While TAPI started slowly taking its shape, the Trans-Caspian gas pipeline remains on the wish list of Turkmenistan and the EU as a way to diversify their energy routes.

While the legal obstacles related to the status of the Caspian Sea has been finally resolved in 2018 by the Convention on the Legal Status of the Caspian Sea, the economic viability and Russia’s opposition raise the question about the fate of the project.

Yet again, it might be postponed until better times (Tamma, Schaart & Gurzu, 2019).

In addition, the EU seems to be re-orienting itself towards the ‘sustainability mode’. Radical carbon emissions cuts, including investment in clean energy, is the key agenda of the European Green Deal announced by the new European Commission President Ursula von der Leyen (Politico EU, 2019).

China diversified its gas supply routes by signing an agreement with Russian Gazprom. The situation with Iran is on pause, the finalization of the TAPI is uncertain, the future gas project with the EU is abstract.

On the top of this, FDI inflows have been gradually decreasing in recent years accounting for approximately 1.9 billion US dollars.

According to the World Bank Country Snapshot (2019), the weak economic performance of Turkmenistan is linked to the projected decline of the gas price.

In addition, it is estimated that China and Russia will face economic ‘slowdown’ in 2020.

Future of Turkmenistan's Economy

Considering these facts, in the near future, Turkmenistan does not seem to have a comfortable way out.

It is in dire need for economic diversification and increased FDI from new international partners.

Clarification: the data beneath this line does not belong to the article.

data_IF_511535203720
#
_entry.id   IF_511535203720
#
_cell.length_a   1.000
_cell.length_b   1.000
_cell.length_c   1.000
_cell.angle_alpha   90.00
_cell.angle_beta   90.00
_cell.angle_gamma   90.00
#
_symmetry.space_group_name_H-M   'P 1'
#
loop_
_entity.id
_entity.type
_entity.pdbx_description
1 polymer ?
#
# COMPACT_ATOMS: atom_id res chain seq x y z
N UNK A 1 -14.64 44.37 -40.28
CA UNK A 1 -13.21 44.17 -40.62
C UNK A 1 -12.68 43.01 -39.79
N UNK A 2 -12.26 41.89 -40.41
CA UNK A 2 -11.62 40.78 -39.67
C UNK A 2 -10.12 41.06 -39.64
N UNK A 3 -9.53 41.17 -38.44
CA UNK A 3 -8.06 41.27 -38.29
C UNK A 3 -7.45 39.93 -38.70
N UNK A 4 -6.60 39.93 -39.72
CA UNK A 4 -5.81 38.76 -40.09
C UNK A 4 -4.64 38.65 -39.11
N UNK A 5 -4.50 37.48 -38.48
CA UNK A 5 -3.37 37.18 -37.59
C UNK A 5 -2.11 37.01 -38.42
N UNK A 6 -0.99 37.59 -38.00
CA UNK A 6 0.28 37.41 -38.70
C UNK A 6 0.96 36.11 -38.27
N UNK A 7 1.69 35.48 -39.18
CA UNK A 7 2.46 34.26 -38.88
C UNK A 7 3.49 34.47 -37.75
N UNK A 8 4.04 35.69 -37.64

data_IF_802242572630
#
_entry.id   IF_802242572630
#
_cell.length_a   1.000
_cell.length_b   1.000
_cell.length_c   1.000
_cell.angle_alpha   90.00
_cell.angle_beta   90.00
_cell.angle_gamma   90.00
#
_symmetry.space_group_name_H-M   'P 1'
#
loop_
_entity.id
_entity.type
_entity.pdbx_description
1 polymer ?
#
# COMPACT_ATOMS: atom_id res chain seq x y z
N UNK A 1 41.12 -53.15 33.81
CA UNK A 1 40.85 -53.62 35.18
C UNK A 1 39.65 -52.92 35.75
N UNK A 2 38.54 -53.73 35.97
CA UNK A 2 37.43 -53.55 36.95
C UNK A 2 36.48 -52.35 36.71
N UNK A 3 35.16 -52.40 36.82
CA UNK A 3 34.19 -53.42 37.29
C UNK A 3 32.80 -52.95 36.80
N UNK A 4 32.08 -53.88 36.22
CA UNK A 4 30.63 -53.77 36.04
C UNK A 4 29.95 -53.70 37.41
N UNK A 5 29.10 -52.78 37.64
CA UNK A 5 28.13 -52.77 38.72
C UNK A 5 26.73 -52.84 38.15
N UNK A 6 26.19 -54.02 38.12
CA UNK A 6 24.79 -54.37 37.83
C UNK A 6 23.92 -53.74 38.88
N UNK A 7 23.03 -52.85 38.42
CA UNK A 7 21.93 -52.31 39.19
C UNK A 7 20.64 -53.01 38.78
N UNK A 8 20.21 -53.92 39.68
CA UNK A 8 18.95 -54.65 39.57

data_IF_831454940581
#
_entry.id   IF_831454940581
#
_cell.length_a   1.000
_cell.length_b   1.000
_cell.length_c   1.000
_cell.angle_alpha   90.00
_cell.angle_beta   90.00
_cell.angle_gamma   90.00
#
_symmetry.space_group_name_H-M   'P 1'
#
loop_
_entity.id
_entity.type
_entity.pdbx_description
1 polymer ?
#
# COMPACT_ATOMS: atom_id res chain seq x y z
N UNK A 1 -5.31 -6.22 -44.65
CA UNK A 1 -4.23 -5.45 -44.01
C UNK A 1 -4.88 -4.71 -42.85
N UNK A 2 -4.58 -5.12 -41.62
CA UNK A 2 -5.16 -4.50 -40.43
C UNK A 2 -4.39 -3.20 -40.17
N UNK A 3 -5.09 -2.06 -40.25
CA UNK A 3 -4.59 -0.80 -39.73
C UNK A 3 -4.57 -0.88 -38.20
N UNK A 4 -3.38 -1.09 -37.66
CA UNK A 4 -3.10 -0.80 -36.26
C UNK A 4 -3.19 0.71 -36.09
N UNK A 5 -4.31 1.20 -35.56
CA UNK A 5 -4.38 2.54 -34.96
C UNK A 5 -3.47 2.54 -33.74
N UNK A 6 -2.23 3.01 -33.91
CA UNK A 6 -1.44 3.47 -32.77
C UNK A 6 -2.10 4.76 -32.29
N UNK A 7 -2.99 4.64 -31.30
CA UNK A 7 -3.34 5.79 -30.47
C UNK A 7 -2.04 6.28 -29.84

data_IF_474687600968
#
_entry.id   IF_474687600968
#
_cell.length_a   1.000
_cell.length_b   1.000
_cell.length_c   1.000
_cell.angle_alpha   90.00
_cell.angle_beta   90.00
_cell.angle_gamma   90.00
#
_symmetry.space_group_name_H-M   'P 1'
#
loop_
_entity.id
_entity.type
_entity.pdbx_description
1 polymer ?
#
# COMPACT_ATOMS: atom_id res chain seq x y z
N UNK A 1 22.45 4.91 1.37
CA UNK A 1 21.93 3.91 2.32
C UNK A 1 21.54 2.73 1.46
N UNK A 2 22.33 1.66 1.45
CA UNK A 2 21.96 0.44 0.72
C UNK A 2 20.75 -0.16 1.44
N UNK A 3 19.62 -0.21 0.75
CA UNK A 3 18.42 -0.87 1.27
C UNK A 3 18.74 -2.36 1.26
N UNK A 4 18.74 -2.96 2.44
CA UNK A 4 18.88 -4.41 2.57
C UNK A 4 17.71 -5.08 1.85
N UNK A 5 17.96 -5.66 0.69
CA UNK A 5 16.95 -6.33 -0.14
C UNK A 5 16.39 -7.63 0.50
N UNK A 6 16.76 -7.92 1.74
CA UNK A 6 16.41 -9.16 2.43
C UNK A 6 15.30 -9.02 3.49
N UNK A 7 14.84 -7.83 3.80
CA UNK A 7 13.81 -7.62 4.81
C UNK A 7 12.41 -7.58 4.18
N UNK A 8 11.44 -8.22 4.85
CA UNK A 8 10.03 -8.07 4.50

To attract more potential investors, the Turkmen government should find a trade-off and commit itself to improve unsatisfactory business environment and minimise the barriers, such as unstable monetary and fiscal policies, failure to implement investment-related legislation and lack of legal infrastructure for foreign investment.

On the one hand, for the potential and current investors, the abundance of the natural resources and relatively stable regime certainly represent an opportunity per se.

However, the multitude of the invisible hindering factors pose risks and problems that make many investors think twice before stepping in to the ‘Land of Prosperity’.

Multiple foreign media outlets reported multiple cases of underpayment and non-payment to some of the foreign companies.

One of the most recent cases include Russian mobile operator MTS that filed a lawsuit with the International Centre for Settlement of Investment Disputes (ICSID) and claimed 1.5 billion US dollars as a loss for the termination of its operation due to government intervention (EBRD, 2019).